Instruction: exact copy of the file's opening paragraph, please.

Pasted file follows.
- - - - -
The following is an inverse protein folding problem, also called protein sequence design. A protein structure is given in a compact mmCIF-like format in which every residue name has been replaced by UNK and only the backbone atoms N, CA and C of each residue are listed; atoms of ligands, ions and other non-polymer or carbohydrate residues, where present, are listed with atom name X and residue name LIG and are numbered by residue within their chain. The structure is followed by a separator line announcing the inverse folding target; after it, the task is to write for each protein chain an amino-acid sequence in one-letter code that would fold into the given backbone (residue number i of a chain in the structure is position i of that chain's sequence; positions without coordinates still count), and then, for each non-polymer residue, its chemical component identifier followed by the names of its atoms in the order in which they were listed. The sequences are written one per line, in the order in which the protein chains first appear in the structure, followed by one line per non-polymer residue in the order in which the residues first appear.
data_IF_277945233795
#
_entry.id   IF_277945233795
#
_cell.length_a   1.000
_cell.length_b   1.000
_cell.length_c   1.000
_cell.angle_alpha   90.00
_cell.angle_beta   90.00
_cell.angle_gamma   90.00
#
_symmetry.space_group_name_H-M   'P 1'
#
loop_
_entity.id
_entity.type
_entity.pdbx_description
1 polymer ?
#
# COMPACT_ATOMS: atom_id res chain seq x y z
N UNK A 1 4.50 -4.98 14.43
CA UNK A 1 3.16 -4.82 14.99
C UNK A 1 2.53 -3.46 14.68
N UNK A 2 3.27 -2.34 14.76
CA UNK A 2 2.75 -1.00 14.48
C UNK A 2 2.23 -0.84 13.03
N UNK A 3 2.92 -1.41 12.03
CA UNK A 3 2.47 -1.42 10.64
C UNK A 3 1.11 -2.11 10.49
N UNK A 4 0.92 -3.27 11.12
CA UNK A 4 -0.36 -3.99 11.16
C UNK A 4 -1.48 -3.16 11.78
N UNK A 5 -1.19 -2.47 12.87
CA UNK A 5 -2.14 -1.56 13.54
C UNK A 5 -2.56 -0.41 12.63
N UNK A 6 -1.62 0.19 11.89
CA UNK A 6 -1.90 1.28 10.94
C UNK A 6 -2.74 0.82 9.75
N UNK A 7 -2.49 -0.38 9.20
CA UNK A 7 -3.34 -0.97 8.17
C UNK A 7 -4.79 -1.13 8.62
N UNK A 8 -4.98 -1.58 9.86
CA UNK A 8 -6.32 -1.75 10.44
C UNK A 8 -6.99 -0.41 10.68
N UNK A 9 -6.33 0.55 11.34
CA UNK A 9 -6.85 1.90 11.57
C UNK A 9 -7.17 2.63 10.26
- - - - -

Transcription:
The following is an inverse protein folding problem, also called protein sequence design. A protein structure is given in a compact mmCIF-like format in which every residue name has been replaced by UNK and only the backbone atoms N, CA and C of each residue are listed; atoms of ligands, ions and other non-polymer or carbohydrate residues, where present, are listed with atom name X and residue name LIG and are numbered by residue within their chain. The structure is followed by a separator line announcing the inverse folding target; after it, the task is to write for each protein chain an amino-acid sequence in one-letter code that would fold into the given backbone (residue number i of a chain in the structure is position i of that chain's sequence; positions without coordinates still count), and then, for each non-polymer residue, its chemical component identifier followed by the names of its atoms in the order in which they were listed. The sequences are written one per line, in the order in which the protein chains first appear in the structure, followed by one line per non-polymer residue in the order in which the residues first appear.